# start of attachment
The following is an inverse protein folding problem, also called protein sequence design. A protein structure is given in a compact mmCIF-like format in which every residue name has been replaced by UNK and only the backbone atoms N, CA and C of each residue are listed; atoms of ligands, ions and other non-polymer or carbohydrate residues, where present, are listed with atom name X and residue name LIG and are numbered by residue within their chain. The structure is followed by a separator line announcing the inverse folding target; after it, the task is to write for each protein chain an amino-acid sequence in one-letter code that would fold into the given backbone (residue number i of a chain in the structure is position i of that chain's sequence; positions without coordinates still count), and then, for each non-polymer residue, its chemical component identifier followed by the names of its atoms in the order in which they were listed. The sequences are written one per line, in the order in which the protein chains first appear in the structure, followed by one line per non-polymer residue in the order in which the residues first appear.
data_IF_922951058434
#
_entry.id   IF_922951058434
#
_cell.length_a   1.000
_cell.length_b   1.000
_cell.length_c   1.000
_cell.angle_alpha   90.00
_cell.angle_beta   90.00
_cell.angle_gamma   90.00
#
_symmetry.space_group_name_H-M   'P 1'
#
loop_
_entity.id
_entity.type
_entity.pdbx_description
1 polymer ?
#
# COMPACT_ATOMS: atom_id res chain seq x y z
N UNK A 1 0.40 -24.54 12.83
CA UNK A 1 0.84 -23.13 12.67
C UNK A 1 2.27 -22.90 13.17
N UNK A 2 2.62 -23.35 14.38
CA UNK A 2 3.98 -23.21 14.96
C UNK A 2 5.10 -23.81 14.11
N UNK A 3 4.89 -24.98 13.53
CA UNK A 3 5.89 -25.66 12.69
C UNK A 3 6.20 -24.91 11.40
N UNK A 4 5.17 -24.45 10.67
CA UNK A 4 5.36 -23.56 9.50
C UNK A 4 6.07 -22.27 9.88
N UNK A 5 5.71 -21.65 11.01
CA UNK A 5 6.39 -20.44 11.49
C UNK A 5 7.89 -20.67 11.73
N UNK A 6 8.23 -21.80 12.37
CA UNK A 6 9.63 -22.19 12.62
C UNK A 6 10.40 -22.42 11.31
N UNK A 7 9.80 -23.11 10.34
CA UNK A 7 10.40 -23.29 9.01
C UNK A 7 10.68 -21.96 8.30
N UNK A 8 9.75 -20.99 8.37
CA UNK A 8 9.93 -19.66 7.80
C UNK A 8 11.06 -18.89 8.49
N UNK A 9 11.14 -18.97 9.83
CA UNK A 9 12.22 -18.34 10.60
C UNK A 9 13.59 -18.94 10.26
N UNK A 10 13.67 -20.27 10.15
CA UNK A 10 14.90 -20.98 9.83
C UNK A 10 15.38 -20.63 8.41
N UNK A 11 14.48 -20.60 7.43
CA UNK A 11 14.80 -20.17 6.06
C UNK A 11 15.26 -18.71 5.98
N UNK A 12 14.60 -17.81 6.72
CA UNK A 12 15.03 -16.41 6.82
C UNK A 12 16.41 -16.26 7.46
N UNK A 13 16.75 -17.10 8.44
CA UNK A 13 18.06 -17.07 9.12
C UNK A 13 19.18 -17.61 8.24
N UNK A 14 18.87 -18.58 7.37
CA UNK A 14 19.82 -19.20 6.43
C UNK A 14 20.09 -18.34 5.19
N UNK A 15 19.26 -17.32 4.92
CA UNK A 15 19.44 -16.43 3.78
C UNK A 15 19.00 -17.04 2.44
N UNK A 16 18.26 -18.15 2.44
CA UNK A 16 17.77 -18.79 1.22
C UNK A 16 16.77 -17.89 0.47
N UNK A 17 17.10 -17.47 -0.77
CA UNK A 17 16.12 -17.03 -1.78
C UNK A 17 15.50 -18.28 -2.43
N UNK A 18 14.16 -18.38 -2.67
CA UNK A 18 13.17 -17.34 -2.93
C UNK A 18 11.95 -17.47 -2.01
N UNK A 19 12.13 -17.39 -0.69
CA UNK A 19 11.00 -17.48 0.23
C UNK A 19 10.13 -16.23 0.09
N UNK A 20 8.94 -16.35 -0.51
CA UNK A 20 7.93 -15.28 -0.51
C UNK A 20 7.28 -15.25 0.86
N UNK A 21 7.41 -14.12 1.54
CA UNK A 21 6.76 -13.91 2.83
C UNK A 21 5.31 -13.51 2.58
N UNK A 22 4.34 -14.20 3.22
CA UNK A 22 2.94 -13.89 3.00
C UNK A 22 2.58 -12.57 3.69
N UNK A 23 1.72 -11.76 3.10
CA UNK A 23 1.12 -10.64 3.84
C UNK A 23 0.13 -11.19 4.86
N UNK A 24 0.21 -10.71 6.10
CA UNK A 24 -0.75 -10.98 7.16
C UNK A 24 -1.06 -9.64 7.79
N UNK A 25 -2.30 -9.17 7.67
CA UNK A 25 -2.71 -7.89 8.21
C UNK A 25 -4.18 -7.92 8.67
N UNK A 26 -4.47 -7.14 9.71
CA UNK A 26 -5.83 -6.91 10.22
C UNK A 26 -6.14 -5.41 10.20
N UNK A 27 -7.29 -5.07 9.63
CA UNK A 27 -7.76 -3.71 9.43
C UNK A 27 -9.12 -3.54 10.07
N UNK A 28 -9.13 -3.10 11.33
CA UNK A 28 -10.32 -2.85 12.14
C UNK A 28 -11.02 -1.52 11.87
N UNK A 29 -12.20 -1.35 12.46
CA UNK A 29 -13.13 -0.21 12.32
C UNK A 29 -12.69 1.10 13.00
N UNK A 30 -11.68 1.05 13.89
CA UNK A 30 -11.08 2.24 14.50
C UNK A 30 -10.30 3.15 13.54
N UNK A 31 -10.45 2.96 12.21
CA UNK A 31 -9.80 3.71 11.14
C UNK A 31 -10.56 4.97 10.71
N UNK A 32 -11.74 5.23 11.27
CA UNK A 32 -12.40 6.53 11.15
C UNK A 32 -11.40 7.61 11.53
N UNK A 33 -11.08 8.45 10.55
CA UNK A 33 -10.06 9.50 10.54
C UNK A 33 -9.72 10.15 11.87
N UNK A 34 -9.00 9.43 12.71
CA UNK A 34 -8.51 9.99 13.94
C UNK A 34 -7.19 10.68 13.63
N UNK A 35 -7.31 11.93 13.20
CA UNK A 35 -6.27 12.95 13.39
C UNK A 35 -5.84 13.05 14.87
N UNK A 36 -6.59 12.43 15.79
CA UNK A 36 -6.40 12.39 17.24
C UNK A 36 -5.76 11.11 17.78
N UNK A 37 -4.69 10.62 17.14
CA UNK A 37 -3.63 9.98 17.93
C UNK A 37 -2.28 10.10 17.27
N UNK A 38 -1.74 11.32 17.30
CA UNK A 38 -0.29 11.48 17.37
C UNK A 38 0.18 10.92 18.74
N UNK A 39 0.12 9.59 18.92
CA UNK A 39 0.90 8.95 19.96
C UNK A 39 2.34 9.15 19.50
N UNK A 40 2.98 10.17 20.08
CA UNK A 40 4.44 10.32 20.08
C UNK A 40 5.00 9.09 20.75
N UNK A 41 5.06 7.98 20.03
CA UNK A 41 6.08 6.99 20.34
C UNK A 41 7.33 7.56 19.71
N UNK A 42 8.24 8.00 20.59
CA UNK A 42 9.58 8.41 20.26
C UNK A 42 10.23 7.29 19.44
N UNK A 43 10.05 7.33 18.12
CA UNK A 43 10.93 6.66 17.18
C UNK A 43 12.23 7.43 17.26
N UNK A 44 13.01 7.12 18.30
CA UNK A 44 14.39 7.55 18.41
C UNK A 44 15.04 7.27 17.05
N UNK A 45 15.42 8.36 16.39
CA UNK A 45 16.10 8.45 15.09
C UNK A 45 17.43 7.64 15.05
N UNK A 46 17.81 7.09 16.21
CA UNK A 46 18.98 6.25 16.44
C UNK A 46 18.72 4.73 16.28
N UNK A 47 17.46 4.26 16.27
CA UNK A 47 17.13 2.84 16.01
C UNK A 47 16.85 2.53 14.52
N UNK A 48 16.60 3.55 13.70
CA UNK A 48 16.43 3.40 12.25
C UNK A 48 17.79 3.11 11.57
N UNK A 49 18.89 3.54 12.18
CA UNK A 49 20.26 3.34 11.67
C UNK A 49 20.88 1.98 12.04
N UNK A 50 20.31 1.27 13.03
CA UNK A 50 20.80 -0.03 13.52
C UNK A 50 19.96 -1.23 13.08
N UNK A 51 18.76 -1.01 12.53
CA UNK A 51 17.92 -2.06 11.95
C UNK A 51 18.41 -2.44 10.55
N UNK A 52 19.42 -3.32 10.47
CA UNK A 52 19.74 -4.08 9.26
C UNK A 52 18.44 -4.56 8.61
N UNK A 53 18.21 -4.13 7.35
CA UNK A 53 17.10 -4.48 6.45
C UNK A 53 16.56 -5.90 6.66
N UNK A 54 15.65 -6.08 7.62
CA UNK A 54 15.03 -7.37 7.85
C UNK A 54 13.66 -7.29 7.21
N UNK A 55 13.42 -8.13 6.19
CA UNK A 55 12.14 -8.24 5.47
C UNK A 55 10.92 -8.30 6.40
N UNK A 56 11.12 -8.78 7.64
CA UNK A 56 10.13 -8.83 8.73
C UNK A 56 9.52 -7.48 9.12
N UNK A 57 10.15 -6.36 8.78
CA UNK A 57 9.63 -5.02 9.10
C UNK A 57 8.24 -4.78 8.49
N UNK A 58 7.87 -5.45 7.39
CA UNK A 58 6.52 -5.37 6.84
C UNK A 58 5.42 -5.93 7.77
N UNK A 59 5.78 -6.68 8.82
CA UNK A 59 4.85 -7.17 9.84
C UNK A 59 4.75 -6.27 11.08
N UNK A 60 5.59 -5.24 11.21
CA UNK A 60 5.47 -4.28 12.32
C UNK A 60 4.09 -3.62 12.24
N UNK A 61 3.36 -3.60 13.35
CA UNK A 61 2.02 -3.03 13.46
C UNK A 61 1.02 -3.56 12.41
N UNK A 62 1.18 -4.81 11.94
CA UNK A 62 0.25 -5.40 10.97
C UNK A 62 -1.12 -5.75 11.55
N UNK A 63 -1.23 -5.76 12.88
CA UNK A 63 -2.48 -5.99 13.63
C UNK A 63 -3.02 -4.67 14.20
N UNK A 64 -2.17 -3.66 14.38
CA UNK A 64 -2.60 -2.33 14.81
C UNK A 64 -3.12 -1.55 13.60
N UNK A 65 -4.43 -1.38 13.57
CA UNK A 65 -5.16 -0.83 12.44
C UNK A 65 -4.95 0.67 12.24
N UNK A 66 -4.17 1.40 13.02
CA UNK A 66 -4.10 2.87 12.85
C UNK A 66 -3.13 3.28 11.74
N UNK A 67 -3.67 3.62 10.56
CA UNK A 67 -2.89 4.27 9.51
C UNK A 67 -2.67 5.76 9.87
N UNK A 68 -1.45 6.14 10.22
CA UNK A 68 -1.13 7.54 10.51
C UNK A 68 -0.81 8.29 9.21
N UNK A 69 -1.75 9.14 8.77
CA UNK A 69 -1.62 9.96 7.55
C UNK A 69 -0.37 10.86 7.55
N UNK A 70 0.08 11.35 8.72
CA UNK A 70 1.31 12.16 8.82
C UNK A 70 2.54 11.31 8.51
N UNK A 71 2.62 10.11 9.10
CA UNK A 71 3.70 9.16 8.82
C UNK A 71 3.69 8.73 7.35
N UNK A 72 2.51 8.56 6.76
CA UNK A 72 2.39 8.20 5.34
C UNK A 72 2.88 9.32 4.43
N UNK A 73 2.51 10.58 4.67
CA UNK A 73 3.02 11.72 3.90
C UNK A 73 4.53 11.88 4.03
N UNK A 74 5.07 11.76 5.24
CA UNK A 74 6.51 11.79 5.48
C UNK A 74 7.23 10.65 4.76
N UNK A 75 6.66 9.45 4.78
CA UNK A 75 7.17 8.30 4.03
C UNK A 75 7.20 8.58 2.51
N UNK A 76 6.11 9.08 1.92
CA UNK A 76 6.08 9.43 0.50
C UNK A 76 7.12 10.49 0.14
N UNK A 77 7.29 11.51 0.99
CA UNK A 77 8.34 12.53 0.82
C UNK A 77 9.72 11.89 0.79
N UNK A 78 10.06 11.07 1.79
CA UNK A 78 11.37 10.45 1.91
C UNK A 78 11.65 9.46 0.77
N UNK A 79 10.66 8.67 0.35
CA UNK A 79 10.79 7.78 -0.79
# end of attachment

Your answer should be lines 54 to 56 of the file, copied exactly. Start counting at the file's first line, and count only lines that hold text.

C UNK A 11 15.26 -18.71 5.98
N UNK A 12 14.60 -17.81 6.72
CA UNK A 12 15.03 -16.41 6.82